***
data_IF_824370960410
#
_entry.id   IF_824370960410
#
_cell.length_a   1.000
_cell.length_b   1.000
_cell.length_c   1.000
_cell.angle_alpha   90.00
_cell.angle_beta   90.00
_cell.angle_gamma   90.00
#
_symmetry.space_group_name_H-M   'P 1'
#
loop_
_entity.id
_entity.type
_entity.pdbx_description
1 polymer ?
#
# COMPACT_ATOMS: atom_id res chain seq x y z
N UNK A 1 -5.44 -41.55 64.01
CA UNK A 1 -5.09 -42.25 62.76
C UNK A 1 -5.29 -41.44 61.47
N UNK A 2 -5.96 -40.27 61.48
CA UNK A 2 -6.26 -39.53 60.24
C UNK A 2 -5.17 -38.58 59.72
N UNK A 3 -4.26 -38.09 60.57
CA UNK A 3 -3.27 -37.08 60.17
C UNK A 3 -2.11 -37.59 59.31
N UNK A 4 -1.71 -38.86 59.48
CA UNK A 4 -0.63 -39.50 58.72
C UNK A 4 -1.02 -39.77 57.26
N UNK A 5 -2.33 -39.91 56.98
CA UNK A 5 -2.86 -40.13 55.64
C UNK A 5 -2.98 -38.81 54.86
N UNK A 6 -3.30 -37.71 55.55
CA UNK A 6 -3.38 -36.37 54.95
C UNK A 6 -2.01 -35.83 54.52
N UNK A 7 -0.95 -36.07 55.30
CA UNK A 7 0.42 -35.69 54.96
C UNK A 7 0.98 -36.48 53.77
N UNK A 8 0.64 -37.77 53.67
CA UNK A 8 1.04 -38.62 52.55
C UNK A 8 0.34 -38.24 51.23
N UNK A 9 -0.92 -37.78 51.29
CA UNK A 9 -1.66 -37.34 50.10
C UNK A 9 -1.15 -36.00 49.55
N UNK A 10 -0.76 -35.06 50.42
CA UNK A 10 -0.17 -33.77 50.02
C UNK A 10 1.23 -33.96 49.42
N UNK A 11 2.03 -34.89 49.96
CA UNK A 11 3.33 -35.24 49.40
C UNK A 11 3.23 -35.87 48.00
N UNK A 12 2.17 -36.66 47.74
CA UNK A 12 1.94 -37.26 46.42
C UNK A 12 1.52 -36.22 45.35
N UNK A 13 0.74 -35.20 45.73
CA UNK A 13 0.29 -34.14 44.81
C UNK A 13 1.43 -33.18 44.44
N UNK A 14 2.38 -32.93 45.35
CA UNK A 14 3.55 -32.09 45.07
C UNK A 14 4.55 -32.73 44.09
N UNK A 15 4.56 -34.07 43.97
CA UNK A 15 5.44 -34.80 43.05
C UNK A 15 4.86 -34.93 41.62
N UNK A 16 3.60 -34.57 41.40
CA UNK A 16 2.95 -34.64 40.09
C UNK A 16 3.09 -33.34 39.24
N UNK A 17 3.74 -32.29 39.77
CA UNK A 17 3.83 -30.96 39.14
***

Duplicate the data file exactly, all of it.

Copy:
data_IF_824370960410
#
_entry.id   IF_824370960410
#
_cell.length_a   1.000
_cell.length_b   1.000
_cell.length_c   1.000
_cell.angle_alpha   90.00
_cell.angle_beta   90.00
_cell.angle_gamma   90.00
#
_symmetry.space_group_name_H-M   'P 1'
#
loop_
_entity.id
_entity.type
_entity.pdbx_description
1 polymer ?
#
# COMPACT_ATOMS: atom_id res chain seq x y z
N UNK A 1 -5.44 -41.55 64.01
CA UNK A 1 -5.09 -42.25 62.76
C UNK A 1 -5.29 -41.44 61.47
N UNK A 2 -5.96 -40.27 61.48
CA UNK A 2 -6.26 -39.53 60.24
C UNK A 2 -5.17 -38.58 59.72
N UNK A 3 -4.26 -38.09 60.57
CA UNK A 3 -3.27 -37.08 60.17
C UNK A 3 -2.11 -37.59 59.31
N UNK A 4 -1.71 -38.86 59.48
CA UNK A 4 -0.63 -39.50 58.72
C UNK A 4 -1.02 -39.77 57.26
N UNK A 5 -2.33 -39.91 56.98
CA UNK A 5 -2.86 -40.13 55.64
C UNK A 5 -2.98 -38.81 54.86
N UNK A 6 -3.30 -37.71 55.55
CA UNK A 6 -3.38 -36.37 54.95
C UNK A 6 -2.01 -35.83 54.52
N UNK A 7 -0.95 -36.07 55.30
CA UNK A 7 0.42 -35.69 54.96
C UNK A 7 0.98 -36.48 53.77
N UNK A 8 0.64 -37.77 53.67
CA UNK A 8 1.04 -38.62 52.55
C UNK A 8 0.34 -38.24 51.23
N UNK A 9 -0.92 -37.78 51.29
CA UNK A 9 -1.66 -37.34 50.10
C UNK A 9 -1.15 -36.00 49.55
N UNK A 10 -0.76 -35.06 50.42
CA UNK A 10 -0.17 -33.77 50.02
C UNK A 10 1.23 -33.96 49.42
N UNK A 11 2.03 -34.89 49.96
CA UNK A 11 3.33 -35.24 49.40
C UNK A 11 3.23 -35.87 48.00
N UNK A 12 2.17 -36.66 47.74
CA UNK A 12 1.94 -37.26 46.42
C UNK A 12 1.52 -36.22 45.35
N UNK A 13 0.74 -35.20 45.73
CA UNK A 13 0.29 -34.14 44.81
C UNK A 13 1.43 -33.18 44.44
N UNK A 14 2.38 -32.93 45.35
CA UNK A 14 3.55 -32.09 45.07
C UNK A 14 4.55 -32.73 44.09
N UNK A 15 4.56 -34.07 43.97
CA UNK A 15 5.44 -34.80 43.05
C UNK A 15 4.86 -34.93 41.62
N UNK A 16 3.60 -34.57 41.40
CA UNK A 16 2.95 -34.64 40.09
C UNK A 16 3.09 -33.34 39.24
N UNK A 17 3.74 -32.29 39.77
CA UNK A 17 3.83 -30.96 39.14